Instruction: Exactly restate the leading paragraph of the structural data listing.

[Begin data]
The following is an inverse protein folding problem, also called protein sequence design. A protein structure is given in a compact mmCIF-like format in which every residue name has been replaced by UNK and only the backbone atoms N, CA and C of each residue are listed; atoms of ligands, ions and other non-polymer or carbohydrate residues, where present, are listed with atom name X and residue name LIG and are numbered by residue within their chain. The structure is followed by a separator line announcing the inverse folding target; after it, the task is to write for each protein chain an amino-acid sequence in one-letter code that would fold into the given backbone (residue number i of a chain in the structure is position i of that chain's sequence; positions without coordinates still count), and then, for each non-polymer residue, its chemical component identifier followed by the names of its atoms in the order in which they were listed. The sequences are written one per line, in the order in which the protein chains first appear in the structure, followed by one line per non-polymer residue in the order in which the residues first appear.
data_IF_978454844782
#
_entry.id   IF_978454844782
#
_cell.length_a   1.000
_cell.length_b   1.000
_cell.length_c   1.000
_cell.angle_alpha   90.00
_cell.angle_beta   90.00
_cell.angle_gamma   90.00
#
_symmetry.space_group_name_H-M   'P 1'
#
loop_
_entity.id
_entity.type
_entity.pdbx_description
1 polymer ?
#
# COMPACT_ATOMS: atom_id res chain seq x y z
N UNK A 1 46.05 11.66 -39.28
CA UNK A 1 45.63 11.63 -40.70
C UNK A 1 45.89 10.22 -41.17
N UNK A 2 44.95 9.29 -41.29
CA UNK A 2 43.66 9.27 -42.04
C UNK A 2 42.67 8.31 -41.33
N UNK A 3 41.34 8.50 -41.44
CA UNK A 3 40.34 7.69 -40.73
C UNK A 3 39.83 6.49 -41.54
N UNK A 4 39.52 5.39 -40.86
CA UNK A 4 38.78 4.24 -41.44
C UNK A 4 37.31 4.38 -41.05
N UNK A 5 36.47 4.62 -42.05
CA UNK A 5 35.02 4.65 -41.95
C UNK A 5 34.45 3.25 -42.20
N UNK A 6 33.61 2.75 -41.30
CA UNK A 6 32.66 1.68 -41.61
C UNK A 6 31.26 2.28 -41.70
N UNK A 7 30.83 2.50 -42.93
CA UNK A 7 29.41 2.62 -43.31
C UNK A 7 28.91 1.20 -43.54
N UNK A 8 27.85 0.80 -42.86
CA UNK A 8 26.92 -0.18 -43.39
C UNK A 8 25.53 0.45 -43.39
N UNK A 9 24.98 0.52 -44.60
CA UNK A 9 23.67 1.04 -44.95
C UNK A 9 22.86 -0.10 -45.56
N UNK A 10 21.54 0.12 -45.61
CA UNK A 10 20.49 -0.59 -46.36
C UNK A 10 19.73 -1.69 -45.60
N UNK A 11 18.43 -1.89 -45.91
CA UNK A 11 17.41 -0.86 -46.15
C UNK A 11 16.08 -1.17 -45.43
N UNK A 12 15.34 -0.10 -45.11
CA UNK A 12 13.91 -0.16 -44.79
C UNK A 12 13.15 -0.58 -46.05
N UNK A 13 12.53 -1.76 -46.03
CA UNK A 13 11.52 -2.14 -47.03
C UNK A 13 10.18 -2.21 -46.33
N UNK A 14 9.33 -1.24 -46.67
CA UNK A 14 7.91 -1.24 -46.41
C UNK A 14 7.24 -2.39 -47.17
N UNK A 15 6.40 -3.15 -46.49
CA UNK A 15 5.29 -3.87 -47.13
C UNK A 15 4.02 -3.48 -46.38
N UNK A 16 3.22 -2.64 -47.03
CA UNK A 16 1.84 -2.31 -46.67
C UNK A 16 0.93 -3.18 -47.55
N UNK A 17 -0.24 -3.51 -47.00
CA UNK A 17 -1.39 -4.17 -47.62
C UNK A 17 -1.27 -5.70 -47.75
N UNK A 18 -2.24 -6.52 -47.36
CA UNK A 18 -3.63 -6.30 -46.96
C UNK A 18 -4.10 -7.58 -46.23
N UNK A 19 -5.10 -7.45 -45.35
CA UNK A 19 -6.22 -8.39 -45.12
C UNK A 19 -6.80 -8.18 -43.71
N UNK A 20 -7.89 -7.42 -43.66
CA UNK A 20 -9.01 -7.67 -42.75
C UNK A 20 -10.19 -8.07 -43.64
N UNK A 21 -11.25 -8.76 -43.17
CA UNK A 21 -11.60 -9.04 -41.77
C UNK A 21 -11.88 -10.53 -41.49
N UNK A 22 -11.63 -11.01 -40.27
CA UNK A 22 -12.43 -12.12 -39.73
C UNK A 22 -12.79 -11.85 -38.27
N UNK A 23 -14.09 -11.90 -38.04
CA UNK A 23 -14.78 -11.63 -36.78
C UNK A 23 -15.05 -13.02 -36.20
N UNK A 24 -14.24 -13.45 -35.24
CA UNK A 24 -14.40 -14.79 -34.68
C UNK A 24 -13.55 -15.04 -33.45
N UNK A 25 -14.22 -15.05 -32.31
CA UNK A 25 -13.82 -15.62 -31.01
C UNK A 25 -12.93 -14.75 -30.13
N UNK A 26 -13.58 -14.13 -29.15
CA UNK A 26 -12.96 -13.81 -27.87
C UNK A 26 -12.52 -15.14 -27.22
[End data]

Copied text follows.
The following is an inverse protein folding problem, also called protein sequence design. A protein structure is given in a compact mmCIF-like format in which every residue name has been replaced by UNK and only the backbone atoms N, CA and C of each residue are listed; atoms of ligands, ions and other non-polymer or carbohydrate residues, where present, are listed with atom name X and residue name LIG and are numbered by residue within their chain. The structure is followed by a separator line announcing the inverse folding target; after it, the task is to write for each protein chain an amino-acid sequence in one-letter code that would fold into the given backbone (residue number i of a chain in the structure is position i of that chain's sequence; positions without coordinates still count), and then, for each non-polymer residue, its chemical component identifier followed by the names of its atoms in the order in which they were listed. The sequences are written one per line, in the order in which the protein chains first appear in the structure, followed by one line per non-polymer residue in the order in which the residues first appear.